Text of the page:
Marcellus Money: 2007-2018

The Marcellus Money project tracks the natural gas (or “fracking”) industry’s campaign contributions and lobbying expenditures in Pennsylvania since 2007, when the Marcellus Shale natural gas boom was moving into high gear.

Eleven years since the fracking boom began, the industry maintains an outsized presence in Harrisburg and undue influence over Pennsylvania’s elected officials. Marcellus Money continues to find massive amounts of money contributed to Pennsylvania candidates and spent on lobbying against regulations and revenue measures that would help protect the people of the Commonwealth from this growing industry. Since gas lobbying began in earnest, state funding for the Department of Environmental Protection has been cut nearly in half. And despite massive popular support and consistent calls from Governor Wolf and legislators of both parties, Speaker of the House Mike Turzai continues to refuse to let the House of Representatives vote to implement a severance tax on the industry.

The updated Marcellus Money report reveals that since 2007, members of the Marcellus Shale Coalition and other companies that profit from fracking have spent $69.6 million since 2007 to lobby Pennsylvania’s state government. Lobbyists, PACs and executives from these companies donated $11.2 million to campaign committees registered with the state.

Year Amount
2007 $316,577
2008 $516,155
2009 $999,346
2010 $1,650,063
2011 $650,726
2012 $1,258,262
2013 $869,551
2014 $1,948,002
2015 $816,835
2016 $872,815
2017 $904,920
2018* $399,898
Total $11,203,150

The totals by year donated to candidates and elected officials in Pennsylvania are listed below. 2017 was the highest “off year” on record since 2009.

Between 2007 and 2018, candidates for the state House received $3 million, while state Senate candidates received about $2.4 million from fracking interests. Candidates for statewide office received $3 million. The remaining donations went to party committees, other PACs and local offices.

From 2017 through the middle of September 2018, fracking interests have donated more than $1.3 million to candidates for state office in Pennsylvania.

Top Recipients: 2017 - September 2018

Candidate Amount Office
TURZAI, MICHAEL C $128,000 State House
WOLF, THOMAS W $78,500 Governor
SCARNATI, JOSEPH B. III $44,500 State Senate
WAGNER, SCOTT R $30,650 Governor
Rich Fitzgerald $26,500 Allegheny County Executive
COSTA, JAY JR. $22,700 State Senate
CORMAN, JACOB D III $20,500 State Senate
BROWNE, PATRICK M $20,400 State Senate
O'NEAL, TIMOTHY JON $19,750 State House
BARTOLOTTA, CAMERA C $16,250 State Senate
SAYLOR, STANLEY E $14,500 State House
REED, DAVID L $13,400 State House
AUMENT, RYAN PATRICK $13,000 State Senate
ELLSWORTH, LAURA $11,500 Governor
OBERLANDER, DONNA R $11,500 State House
MCGARRIGLE, THOMAS J SR $11,000 State Senate
WOODRUFF, DWAYNE D $10,500 Justice of the Supreme Court
TOMLINSON, ROBERT M $10,500 State Senate
CALTAGIRONE, THOMAS R $10,000 State House

The top recipient of fracking cash in that time frame is House Speaker Mike Turzai, who received $128,000 in his campaign account and leadership fund from corporations including Consol Energy ($27,500), Range Resources ($31,000) and EQT Corp. ($15,000).

Turzai’s counterpart in the legislature’s upper chamber — Senate President Pro Tem Joe Scarnati — has received $44,500 since 2017.

Fracking donors contributed at least $78,000 to Governor Tom Wolf, $52,500 of which came from the CEO of Peoples Natural Gas, Morgan O’Brien.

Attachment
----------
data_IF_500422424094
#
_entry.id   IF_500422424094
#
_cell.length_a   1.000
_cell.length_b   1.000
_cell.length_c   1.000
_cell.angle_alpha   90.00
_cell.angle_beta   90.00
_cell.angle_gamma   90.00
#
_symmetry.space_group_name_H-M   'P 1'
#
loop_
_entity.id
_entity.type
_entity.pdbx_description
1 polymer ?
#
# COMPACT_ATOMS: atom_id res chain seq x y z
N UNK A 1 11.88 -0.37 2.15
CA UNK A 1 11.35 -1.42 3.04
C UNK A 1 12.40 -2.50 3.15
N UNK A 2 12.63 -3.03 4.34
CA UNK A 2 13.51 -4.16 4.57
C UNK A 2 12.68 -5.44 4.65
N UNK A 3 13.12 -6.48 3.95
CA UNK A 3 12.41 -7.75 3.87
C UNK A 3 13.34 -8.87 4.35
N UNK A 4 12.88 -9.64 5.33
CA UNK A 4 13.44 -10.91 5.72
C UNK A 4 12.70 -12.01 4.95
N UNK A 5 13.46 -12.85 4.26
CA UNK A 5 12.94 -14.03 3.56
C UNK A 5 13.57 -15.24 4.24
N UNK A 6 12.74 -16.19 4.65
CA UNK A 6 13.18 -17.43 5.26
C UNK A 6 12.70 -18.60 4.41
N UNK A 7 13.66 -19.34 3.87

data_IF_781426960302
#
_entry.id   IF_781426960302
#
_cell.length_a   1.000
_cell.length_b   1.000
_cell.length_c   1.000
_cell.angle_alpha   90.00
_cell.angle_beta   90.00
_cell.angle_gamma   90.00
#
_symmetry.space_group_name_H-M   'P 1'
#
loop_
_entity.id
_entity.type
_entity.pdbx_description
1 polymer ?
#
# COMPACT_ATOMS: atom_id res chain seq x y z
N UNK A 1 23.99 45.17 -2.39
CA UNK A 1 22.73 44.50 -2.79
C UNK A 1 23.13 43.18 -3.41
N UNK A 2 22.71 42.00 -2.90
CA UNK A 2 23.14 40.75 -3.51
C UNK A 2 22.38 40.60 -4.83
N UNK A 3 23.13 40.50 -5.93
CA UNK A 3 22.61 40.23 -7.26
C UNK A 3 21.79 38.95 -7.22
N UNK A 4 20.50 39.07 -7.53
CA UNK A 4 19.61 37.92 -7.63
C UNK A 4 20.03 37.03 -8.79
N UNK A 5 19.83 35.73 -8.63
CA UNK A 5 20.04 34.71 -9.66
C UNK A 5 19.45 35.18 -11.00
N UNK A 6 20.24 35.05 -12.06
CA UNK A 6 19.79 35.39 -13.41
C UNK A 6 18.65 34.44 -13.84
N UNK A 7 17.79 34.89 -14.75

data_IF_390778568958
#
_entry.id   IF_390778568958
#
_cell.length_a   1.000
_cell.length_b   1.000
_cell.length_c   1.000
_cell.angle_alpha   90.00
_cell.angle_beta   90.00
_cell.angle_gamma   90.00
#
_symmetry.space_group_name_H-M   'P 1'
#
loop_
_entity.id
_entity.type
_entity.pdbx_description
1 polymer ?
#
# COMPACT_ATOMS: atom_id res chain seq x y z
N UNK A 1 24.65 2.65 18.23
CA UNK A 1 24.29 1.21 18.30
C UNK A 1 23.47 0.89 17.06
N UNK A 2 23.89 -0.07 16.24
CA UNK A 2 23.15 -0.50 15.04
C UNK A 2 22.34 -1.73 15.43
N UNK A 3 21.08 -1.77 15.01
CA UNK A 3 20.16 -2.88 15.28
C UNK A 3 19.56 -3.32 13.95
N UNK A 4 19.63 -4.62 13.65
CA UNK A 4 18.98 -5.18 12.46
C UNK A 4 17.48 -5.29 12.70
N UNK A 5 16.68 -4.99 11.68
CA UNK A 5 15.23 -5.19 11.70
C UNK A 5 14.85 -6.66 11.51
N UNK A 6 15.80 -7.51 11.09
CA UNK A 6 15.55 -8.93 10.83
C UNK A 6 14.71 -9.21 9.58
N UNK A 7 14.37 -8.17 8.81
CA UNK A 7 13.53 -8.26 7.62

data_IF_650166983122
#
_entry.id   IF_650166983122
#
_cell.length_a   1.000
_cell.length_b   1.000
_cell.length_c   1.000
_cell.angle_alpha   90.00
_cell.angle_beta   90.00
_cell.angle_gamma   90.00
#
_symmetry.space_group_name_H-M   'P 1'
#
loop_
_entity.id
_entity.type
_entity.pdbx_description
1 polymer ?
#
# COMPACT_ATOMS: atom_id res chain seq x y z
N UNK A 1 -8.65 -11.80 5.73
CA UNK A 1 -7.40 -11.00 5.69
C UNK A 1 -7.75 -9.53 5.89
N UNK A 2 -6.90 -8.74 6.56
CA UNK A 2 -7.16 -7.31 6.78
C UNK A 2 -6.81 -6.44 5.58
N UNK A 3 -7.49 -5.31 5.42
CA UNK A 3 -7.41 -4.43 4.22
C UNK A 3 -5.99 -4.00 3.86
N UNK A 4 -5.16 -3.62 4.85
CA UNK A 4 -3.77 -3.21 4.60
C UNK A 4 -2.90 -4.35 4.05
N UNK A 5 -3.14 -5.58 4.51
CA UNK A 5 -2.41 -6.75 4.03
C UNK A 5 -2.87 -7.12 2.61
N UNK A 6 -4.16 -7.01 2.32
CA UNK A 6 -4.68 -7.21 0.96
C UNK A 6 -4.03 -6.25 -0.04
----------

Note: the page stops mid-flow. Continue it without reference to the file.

In his 2014 election against Tom Wolf, the gas industry gave Republican Governor Tom Corbett $2.1 million in more than 500 individual donations. This cycle, they made 16 contributions totaling $30,650 to Wolf’s opponent, Senator Scott Wagner.

Many donations to lawmakers have coincided with legislation in Harrisburg that specifically benefited the fracking industry. In November 2017 — when the House narrowly passed two pro-fracking amendments to House Bill 1401, which was supposed to establish a severance tax — the industry donated $99,000 to state political committees, including a $10,000 check from Chevron’s PAC to Turzai, and another $10,000 from EQT’s PAC to the State Republican Committee. Turzai never brought the severance tax bill to a vote for final passage.

This year, Gov. Wolf proposed a severance tax on natural gas production in his February budget address. In May, right before the budget was finalized, fracking interests donated $89,000 to Pennsylvania campaign committees, including $10,000 from EQT to Senate Majority Leader Jake Corman, while Cabot Oil & Gas gave $5,000 each to Turzai and Scarnati. No severance tax was included in the budget the legislature sent back to Gov. Wolf.

Top Fracking Donors (2007-2018)

Company Amount
Consol $1,064,813
EQT $949,893
East $785,500
PPL $783,972
Range Resources $631,643
Peoples $592,246
UGI $548,514
NiSource $539,041
Chesapeake $501,180
Chief Oil & Gas $424,784


Companies that profit from fracking have spent $69.6 million since 2007 to lobby the legislature and executive branch.

The Marcellus Shale Coalition — a business group that represents the fracking industry’s interests in Pennsylvania — has spent $19.5 million on lobbying alone since 2010.

Coalition members such as Range Resources, Chesapeake Energy and Shell have also individually spent millions of dollars on lobbying.

Fracking companies that have spent the most on lobbying since 2007

Company Total (2007-2018)
Marcellus Shale Coalition $19,509,144
Range Resources $7,807,097
PPL $6,230,744
UGI $5,070,008
EQT $3,937,302
Chesapeake $3,715,809
Shell $1,585,373
Spectra $1,308,645
Columbia Gas $1,229,328
UGI Energy Services, Inc. $1,161,874
Dominion $1,134,618
PA Independent Oil & Gas Association $1,096,730
Cabot Oil & Gas $1,096,455
Exco Resources $1,044,838
MarkWest $1,031,031
Exxon Mobil $962,834
Consol Gas $956,216
Chevron $936,588
Alpha $869,402
NextEra $736,020